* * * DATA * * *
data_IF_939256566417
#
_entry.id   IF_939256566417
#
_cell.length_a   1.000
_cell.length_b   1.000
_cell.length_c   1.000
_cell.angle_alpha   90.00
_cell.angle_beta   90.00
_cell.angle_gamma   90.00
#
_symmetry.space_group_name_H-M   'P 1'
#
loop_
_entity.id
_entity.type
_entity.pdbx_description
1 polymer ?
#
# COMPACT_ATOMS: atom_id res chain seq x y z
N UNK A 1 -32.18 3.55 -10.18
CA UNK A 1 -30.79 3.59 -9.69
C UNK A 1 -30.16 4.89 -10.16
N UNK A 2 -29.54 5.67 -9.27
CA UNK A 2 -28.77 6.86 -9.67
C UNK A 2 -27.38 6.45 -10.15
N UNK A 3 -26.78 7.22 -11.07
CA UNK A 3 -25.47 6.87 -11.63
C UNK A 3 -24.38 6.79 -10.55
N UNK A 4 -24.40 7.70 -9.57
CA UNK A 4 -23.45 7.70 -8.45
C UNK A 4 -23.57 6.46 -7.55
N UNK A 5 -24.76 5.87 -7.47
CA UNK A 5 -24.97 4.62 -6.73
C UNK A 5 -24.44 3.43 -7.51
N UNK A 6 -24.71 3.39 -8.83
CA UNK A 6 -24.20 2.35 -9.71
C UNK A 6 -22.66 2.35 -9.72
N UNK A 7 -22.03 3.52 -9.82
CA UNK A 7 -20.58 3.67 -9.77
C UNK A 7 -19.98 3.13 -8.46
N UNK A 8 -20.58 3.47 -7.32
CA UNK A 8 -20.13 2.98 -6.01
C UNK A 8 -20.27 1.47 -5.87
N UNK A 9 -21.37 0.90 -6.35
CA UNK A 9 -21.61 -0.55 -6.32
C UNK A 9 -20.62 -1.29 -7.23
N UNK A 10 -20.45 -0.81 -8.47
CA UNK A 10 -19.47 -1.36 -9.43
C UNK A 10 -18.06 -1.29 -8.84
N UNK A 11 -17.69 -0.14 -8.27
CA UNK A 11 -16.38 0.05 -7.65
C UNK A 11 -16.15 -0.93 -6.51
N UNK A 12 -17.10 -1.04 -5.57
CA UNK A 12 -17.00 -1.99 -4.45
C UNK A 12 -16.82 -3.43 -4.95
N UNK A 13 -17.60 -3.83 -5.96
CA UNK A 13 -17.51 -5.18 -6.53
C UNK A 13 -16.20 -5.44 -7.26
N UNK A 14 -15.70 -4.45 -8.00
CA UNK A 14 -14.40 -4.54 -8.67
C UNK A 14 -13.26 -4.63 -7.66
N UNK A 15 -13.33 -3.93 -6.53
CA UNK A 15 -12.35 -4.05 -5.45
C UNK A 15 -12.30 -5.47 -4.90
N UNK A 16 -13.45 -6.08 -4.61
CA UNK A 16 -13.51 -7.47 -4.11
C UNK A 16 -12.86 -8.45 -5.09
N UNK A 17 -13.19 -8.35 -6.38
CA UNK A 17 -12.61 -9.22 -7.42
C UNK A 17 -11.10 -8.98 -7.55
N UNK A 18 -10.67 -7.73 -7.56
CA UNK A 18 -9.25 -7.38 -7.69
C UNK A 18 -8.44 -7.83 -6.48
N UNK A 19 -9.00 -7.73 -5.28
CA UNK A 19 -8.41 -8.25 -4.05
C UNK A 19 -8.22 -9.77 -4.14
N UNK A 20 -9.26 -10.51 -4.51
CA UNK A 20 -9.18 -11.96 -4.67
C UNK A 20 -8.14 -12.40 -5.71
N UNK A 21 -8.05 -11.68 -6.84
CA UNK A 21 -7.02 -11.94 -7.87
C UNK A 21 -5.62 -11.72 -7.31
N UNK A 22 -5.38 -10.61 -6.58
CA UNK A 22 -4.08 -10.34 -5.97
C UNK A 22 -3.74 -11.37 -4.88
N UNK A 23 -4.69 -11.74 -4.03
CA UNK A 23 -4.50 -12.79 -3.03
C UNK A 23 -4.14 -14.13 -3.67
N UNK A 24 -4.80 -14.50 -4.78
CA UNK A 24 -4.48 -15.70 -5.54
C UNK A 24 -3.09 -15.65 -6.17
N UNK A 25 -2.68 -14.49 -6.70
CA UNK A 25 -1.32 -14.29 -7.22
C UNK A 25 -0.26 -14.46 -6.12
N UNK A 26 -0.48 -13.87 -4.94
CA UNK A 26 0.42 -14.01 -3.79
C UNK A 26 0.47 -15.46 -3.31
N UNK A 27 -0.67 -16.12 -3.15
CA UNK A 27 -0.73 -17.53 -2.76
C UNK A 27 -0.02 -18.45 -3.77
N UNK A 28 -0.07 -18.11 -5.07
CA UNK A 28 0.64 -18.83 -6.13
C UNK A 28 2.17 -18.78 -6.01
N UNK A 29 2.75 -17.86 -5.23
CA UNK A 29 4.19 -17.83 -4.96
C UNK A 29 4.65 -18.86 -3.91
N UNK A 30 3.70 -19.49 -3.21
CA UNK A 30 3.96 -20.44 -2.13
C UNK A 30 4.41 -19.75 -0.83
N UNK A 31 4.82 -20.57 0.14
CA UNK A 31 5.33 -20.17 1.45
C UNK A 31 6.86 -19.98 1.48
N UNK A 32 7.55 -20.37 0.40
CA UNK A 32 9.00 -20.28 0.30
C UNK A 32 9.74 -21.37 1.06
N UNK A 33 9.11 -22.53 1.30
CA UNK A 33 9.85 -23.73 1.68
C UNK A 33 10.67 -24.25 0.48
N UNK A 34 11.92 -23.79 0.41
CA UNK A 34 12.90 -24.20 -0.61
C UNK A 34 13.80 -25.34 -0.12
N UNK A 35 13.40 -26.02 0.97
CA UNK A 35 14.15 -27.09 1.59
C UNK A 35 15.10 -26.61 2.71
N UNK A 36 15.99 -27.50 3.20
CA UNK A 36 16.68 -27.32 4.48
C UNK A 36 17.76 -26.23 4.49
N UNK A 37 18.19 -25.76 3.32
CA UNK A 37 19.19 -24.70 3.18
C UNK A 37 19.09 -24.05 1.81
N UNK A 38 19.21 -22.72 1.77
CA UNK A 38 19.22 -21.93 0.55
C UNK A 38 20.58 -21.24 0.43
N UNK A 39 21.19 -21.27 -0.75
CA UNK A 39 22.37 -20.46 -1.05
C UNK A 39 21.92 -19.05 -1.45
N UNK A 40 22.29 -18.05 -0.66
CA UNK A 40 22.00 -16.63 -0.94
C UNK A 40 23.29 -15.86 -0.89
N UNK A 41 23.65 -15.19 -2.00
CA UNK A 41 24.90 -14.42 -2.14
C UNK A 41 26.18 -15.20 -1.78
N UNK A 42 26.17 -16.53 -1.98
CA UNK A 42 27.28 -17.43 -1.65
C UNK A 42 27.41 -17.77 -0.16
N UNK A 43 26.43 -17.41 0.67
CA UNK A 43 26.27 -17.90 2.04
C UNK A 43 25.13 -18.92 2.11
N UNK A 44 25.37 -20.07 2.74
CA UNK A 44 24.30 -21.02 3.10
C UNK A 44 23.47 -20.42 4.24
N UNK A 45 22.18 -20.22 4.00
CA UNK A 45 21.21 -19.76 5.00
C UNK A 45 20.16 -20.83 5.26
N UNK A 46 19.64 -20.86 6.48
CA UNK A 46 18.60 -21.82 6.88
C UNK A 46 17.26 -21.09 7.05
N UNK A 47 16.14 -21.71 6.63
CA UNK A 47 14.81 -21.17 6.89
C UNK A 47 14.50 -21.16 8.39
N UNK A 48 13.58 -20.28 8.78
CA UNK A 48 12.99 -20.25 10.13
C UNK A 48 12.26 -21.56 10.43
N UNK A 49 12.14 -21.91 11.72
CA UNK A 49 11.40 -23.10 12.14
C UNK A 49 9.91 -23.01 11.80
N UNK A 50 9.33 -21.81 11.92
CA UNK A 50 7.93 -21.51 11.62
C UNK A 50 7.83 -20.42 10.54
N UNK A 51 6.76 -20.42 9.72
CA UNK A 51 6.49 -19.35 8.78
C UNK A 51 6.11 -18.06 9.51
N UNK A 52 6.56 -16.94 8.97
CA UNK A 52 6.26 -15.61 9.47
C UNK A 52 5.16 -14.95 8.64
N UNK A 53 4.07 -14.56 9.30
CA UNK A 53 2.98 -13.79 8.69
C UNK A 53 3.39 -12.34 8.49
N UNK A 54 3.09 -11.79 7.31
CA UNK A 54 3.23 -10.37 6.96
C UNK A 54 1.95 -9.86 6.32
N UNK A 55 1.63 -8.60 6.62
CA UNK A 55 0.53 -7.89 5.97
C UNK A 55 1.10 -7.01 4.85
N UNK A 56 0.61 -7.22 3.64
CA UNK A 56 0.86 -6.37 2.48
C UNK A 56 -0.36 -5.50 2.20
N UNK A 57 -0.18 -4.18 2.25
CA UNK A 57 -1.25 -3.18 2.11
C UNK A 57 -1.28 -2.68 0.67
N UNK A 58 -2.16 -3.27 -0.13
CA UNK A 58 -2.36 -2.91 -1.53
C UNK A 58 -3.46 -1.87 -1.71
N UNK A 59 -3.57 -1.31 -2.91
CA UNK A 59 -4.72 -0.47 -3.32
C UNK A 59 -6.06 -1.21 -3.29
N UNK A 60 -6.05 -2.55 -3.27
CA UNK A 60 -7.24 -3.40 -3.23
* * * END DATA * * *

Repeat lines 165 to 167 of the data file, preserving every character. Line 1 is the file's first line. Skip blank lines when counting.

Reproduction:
N UNK A 49 12.14 -21.91 11.72
CA UNK A 49 11.40 -23.10 12.14
C UNK A 49 9.91 -23.01 11.80